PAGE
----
Announced earlier today, Marvel Snap is a fast-paced collectible card game for PC by developer Second Dinner studios. If that name doesn’t sound familiar to you, the man behind it might if you have been in the digital card game community for a while. This studio is led by Ben Brode, former director of Hearthstone, and this is his studio’s first big project. The team clearly has a lot of passion for the project, which we can see in the first Marvel Snap trailer and gameplay walkthrough that dropped today.
Marvel Snap gameplay is focused on speed. Instead of the traditional alternating-turn structure of most card games, Marvel Snap features simultaneous turns like Teppen. This makes sure that both players are always in on the action. An even more unique feature is deckbuilding. Each deck only has 12 cards in it, and only one copy of each. It sounds crazy at first, but each game only lasts a maximum of three minutes. Matches end automatically after the sixth turn.
In ranked mode, players wager Cosmic Cubes. You start each game by drawing three cards and begin the first turn with one energy. Each turn gives you one extra energy to work with, ensuring that the mana curve stays balanced. A lot of recent games have been adopting this method. As long as ramp or cards that ignore the curve don’t become too prevalent, it makes sure the game has a consistent level of escalation. Each character has an energy cost represented by a number on the top right.
Snap into action
The game is won by taking over two out of three locations, which are chosen randomly at the start of the game and not part of either player’s deck. These locations represent various places in the Marvel universe like Xavier’s Mansion, Knowhere, and The Daily Bugle. The first location is revealed at the start of the game, with the other two showing up on the following turns. To take over locations, you must play character cards in front of them — up to a maximum of four. Each character has a power number on the top right of the card. At the end of the game, the player with the most power at a location takes it over. You can also play characters at unrevealed locations to set up your following turns.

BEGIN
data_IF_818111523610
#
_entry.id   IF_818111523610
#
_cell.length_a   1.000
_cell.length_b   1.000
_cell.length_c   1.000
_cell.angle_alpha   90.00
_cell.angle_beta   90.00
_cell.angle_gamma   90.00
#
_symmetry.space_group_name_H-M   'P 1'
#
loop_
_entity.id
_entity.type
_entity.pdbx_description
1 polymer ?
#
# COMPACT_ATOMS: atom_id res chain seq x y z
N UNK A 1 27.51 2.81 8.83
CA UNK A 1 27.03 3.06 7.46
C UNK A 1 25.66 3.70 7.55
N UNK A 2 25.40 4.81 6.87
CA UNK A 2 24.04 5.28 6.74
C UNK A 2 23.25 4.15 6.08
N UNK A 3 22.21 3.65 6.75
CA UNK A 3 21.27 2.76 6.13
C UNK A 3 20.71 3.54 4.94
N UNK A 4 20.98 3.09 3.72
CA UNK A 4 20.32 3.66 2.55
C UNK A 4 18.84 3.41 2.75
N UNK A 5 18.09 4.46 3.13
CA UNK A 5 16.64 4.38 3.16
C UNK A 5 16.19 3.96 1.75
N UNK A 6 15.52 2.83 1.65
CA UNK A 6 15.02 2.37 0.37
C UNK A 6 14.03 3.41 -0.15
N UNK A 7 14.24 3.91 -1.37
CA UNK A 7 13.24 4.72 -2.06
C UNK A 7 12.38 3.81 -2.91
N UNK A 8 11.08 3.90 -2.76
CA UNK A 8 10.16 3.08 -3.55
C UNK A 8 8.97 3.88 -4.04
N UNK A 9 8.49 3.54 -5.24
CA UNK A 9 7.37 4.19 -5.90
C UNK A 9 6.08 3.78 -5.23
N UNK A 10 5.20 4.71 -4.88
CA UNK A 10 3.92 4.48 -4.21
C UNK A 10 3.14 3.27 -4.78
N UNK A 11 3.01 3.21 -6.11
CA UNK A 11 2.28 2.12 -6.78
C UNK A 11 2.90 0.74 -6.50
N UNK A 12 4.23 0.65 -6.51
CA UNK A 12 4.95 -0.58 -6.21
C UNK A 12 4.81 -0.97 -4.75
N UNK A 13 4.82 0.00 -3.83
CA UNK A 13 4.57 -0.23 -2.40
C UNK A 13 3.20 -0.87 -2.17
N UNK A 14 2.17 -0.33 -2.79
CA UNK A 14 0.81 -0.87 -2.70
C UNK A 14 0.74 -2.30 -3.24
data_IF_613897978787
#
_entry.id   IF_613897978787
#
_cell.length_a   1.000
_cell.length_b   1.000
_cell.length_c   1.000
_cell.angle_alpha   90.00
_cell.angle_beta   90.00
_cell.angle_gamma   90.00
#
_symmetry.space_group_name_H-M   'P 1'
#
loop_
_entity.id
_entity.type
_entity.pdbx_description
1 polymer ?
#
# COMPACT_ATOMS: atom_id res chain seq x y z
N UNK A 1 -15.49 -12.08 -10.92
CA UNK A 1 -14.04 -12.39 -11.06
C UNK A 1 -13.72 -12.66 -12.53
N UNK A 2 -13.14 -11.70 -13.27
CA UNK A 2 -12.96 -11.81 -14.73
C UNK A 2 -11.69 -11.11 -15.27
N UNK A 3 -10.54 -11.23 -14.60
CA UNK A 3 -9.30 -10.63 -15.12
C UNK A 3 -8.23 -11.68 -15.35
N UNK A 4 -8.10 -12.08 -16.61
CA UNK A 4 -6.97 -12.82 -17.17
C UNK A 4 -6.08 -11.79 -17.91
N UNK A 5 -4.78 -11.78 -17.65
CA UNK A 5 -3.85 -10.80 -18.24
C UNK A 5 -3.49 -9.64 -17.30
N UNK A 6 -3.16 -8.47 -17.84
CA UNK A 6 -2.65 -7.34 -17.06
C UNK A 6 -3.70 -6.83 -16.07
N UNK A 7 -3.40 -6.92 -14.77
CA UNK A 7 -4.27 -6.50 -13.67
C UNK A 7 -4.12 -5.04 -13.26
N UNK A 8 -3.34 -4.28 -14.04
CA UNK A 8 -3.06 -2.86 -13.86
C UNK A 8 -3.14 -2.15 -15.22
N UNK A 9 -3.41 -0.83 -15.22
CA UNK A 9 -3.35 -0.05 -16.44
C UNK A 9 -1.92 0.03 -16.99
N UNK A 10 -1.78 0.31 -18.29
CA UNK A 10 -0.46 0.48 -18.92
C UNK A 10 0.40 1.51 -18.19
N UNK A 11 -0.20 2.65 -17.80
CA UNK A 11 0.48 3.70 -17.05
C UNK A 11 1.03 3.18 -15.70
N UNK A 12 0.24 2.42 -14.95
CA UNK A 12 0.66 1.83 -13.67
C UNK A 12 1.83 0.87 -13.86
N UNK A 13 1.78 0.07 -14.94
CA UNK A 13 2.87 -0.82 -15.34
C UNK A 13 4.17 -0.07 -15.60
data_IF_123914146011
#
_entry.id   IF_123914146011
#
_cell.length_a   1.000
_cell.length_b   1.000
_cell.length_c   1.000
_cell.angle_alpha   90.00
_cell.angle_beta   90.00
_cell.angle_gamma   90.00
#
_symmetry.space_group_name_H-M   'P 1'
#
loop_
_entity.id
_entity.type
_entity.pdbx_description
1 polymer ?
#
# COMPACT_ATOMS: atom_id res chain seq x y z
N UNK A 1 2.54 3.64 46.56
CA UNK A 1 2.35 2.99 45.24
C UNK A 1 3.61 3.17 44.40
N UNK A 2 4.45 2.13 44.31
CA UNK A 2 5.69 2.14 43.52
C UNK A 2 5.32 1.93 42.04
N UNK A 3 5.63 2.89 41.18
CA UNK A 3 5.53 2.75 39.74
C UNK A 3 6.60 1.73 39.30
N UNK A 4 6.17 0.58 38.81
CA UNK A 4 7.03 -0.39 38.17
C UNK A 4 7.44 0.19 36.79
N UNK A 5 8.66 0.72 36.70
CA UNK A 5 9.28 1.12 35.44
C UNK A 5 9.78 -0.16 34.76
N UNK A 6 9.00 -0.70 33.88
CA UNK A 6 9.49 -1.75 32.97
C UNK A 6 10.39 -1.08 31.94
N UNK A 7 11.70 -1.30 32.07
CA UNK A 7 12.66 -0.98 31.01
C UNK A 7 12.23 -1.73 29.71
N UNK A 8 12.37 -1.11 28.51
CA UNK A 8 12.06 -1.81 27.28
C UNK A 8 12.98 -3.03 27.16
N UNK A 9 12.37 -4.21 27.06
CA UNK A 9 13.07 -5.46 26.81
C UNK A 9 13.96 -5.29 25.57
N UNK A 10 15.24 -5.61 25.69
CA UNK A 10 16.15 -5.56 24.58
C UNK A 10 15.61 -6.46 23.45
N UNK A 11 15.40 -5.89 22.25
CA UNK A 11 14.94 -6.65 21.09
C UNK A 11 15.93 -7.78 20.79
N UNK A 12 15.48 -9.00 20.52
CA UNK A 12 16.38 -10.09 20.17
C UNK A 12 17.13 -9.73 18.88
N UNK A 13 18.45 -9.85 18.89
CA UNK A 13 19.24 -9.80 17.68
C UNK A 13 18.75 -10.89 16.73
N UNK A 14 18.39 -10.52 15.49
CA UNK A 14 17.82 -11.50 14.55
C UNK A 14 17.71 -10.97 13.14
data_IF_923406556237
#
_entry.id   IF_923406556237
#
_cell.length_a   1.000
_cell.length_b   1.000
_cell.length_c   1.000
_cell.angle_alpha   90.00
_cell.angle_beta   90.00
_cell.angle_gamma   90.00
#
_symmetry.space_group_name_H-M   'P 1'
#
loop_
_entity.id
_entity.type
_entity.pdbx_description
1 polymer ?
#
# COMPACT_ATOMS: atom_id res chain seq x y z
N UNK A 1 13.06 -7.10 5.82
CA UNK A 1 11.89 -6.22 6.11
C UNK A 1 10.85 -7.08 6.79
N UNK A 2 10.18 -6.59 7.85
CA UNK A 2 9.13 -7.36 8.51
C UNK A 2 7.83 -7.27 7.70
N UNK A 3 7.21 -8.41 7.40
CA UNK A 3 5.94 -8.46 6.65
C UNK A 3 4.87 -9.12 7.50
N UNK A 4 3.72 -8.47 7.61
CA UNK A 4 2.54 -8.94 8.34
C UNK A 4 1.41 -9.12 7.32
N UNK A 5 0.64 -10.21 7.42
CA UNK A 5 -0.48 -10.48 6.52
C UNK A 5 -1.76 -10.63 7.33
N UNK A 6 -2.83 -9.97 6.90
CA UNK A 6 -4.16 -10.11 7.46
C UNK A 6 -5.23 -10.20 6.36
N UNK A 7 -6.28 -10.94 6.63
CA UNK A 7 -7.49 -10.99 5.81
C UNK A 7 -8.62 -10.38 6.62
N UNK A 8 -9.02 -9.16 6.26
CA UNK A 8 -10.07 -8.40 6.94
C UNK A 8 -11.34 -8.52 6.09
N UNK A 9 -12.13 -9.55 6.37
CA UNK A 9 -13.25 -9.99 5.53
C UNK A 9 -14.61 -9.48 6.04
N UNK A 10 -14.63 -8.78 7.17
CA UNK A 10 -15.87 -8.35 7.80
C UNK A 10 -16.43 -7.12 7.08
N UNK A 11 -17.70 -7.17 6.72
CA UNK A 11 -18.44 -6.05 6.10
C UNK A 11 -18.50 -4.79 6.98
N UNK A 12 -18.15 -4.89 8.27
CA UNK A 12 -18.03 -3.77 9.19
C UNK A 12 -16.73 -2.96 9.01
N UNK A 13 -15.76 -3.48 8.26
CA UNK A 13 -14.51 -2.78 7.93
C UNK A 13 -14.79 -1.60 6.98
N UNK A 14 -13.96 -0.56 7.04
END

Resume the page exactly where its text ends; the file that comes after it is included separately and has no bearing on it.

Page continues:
On the final turn of the game, the number of cubes up for grabs will double. This works together with the titular “snap” mechanic. Once per game, each player can snap to double the number of cubes on the line. This acts as a mind game for both players, like going “all in” during a game of Poker. If you are confident that you are going to win, you can snap to double the amount, which may cause your opponent to retreat. If a player retreats, they get to keep one cube, but lose out on more cubes if they had stuck around. Likewise, you can bluff your opponent by snapping and making them think you have a better shot at winning than you do.
It is a very interesting mechanic that operates almost completely outside of the game itself. I am looking forward to seeing how the mind game meta of the snap develops over time. Keep in mind though, that your opponent can snap as well, bringing the maximum number of cubes possible to win (or lose) in a single game up to eight.
Easy to learn, tough to master
The gameplay is very simple at a macro level, but the real strategy comes from the individual cards themselves as well as the locations. We can see cards, like Hobgoblin, with a negative power level that go on your opponent’s side of the board. The move lowers your opponent’s power at a location, sabotaging them.
We also see locations like Knowhere, which can instantly destroy a character. Cards like Nightcrawler can get around this by “moving” to a different location. Likewise with The Brood, which creates duplicates of itself when played. So, even though the original Brood is destroyed, the tokens stay as they were “added” to the field, not “played.” Much like Teppen, I can see fast-paced mind games occurring at a high level in Marvel Snap.
Second Dinner states in the Marvel Snap trailer that the game will launch with over 150 cards. Players can also expect weekly, if not daily, updates. Also, all cards in the game can be earned for free over time. This does ask the question: how does this free-to-play game make money?
Well, we also see in the trailer that each card has variant covers, much like a comic. Variant covers can be artwork by a specific style, or a completely different look. My favorites are the pixel variants, which remind me of the first two Marvel vs. Capcom games. That seems like a great way for the game to make money, without affecting the balance of the actual game itself. Card gamers, myself included, love to bling out their decks, and this seems like a fun way to do so.
The art style is also well done, looking very similar to Marvel Ultimate Alliance 3. Plus, the 3D effects on the cards are stunning, and the animation flourishes on certain cards make them feel like the characters they represent. Second Dinner has been hard at work on this game for four years, and it really shows.
Personally, I am excited for Marvel Snap based on the trailer and gameplay walkthrough. You can head over to the official website to sign up for a chance to play in the Closed Beta coming soon for Android devices. But don’t worry, an early access PC client is scheduled to launch when the game releases on mobile. Even better, all progress will carry over when the game officially launches. We don’t know when that will be, but based on how far along the game looks, I wouldn’t be surprised to see it before the winter months make their appearance.